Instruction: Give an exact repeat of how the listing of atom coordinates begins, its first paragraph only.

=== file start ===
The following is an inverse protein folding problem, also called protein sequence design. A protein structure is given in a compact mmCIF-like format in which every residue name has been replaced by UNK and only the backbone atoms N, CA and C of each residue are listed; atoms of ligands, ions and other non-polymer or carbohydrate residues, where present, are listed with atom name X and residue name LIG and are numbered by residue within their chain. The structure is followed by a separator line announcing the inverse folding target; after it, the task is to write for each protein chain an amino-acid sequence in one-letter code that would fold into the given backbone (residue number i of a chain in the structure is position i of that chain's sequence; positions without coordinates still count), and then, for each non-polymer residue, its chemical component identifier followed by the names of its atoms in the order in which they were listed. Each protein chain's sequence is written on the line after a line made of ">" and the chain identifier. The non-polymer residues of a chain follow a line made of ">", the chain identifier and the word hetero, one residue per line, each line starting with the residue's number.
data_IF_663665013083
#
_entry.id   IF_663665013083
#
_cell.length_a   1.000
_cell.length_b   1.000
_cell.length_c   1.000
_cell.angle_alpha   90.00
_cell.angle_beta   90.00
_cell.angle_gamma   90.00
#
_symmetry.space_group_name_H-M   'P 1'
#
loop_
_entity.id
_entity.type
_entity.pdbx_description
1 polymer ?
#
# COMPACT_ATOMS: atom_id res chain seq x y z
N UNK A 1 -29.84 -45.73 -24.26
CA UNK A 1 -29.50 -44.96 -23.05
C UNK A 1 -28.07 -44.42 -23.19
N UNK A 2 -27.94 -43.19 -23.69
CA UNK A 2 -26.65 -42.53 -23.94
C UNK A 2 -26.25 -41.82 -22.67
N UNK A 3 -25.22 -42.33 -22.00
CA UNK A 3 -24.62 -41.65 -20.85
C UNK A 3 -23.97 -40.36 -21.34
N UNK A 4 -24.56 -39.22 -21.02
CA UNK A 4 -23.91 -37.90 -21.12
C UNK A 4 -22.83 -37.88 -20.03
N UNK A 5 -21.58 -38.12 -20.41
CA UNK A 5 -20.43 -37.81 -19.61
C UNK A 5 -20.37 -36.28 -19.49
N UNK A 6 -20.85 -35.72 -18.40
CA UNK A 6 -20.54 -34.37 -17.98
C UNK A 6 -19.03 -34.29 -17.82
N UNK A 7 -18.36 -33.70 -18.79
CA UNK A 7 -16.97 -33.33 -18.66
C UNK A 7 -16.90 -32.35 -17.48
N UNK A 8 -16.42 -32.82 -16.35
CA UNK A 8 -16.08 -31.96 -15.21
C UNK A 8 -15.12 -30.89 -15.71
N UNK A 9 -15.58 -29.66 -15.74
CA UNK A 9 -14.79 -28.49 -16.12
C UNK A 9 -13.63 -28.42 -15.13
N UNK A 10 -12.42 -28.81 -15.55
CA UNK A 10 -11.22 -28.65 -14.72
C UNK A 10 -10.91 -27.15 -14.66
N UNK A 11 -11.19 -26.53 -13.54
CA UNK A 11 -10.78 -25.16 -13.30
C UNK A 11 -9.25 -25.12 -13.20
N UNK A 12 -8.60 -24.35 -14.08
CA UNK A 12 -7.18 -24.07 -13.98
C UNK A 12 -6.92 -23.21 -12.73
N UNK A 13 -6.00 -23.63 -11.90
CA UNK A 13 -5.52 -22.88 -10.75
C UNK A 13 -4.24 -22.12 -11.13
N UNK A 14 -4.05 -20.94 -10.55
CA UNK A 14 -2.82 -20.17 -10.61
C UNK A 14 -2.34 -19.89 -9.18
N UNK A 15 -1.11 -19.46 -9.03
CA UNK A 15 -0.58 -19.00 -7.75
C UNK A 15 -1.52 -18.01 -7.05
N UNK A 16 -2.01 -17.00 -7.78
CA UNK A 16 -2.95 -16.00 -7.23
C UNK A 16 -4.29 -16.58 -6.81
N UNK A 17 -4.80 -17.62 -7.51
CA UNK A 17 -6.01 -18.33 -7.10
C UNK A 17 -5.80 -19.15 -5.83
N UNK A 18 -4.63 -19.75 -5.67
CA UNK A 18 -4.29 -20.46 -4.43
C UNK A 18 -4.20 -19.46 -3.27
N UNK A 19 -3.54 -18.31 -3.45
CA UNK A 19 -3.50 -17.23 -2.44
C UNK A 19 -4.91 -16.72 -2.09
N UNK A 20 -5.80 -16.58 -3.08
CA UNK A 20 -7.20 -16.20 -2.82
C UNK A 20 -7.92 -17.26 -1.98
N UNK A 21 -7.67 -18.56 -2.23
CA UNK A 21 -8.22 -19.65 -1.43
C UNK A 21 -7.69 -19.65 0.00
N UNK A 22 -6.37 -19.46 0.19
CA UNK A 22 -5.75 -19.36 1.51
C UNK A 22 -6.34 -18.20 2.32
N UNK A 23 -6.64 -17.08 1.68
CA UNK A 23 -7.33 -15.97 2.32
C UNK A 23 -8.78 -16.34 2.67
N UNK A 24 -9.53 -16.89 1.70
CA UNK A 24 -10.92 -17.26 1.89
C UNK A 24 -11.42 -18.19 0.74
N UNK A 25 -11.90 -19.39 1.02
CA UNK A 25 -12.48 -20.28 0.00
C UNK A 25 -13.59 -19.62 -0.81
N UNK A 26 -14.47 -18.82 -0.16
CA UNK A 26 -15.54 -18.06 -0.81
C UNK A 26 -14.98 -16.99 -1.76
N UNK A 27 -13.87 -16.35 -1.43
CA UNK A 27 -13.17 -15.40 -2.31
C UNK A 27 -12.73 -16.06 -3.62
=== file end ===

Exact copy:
The following is an inverse protein folding problem, also called protein sequence design. A protein structure is given in a compact mmCIF-like format in which every residue name has been replaced by UNK and only the backbone atoms N, CA and C of each residue are listed; atoms of ligands, ions and other non-polymer or carbohydrate residues, where present, are listed with atom name X and residue name LIG and are numbered by residue within their chain. The structure is followed by a separator line announcing the inverse folding target; after it, the task is to write for each protein chain an amino-acid sequence in one-letter code that would fold into the given backbone (residue number i of a chain in the structure is position i of that chain's sequence; positions without coordinates still count), and then, for each non-polymer residue, its chemical component identifier followed by the names of its atoms in the order in which they were listed. Each protein chain's sequence is written on the line after a line made of ">" and the chain identifier. The non-polymer residues of a chain follow a line made of ">", the chain identifier and the word hetero, one residue per line, each line starting with the residue's number.